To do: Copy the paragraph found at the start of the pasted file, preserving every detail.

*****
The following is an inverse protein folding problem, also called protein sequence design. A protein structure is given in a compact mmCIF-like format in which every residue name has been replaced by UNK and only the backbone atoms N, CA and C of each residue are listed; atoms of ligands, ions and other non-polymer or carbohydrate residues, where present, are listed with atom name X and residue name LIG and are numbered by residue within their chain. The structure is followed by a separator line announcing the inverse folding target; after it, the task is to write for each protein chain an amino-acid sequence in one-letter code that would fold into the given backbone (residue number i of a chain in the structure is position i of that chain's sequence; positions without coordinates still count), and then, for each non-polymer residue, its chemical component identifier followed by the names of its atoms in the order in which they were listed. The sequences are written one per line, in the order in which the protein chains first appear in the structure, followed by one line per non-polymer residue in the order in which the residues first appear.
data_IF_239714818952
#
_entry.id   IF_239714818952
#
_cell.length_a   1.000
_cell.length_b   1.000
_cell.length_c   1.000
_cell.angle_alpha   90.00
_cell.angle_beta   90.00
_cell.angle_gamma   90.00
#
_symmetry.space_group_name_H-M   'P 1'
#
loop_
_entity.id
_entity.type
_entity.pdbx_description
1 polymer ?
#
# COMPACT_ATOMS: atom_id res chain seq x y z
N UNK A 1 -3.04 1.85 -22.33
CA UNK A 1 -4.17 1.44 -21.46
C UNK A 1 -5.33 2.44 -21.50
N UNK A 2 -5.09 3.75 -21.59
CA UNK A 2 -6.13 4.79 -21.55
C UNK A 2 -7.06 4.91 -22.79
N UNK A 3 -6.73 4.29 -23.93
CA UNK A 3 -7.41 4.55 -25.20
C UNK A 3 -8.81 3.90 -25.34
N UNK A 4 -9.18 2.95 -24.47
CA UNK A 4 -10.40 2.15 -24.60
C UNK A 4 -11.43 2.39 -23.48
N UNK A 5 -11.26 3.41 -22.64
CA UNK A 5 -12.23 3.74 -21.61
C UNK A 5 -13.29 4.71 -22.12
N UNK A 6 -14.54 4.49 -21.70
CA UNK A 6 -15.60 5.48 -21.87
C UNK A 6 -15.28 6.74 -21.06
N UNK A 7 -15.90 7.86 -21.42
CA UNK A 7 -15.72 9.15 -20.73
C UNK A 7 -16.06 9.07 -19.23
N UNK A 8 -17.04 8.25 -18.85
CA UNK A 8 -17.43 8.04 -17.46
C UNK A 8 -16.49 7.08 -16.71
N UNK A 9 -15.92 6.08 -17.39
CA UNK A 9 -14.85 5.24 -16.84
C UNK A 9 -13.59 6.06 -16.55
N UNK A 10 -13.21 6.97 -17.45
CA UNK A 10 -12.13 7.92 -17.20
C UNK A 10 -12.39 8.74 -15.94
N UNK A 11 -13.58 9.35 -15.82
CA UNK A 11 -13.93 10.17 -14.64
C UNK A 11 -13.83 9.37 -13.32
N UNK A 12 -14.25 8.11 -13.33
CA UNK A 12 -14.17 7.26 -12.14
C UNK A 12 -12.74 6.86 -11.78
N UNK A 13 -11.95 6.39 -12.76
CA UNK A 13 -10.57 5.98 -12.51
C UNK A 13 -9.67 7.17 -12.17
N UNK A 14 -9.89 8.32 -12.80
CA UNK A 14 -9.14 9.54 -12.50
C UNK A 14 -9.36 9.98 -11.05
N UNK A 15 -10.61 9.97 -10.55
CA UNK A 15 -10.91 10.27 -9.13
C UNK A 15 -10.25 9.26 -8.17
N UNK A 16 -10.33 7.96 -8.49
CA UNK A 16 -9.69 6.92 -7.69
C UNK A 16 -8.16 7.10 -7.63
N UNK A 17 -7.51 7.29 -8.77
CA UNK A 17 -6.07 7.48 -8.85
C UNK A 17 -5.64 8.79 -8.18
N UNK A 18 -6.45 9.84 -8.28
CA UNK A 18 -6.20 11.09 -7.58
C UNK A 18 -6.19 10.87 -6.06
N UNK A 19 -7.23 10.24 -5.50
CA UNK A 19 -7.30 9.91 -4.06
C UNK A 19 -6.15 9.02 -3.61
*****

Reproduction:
The following is an inverse protein folding problem, also called protein sequence design. A protein structure is given in a compact mmCIF-like format in which every residue name has been replaced by UNK and only the backbone atoms N, CA and C of each residue are listed; atoms of ligands, ions and other non-polymer or carbohydrate residues, where present, are listed with atom name X and residue name LIG and are numbered by residue within their chain. The structure is followed by a separator line announcing the inverse folding target; after it, the task is to write for each protein chain an amino-acid sequence in one-letter code that would fold into the given backbone (residue number i of a chain in the structure is position i of that chain's sequence; positions without coordinates still count), and then, for each non-polymer residue, its chemical component identifier followed by the names of its atoms in the order in which they were listed. The sequences are written one per line, in the order in which the protein chains first appear in the structure, followed by one line per non-polymer residue in the order in which the residues first appear.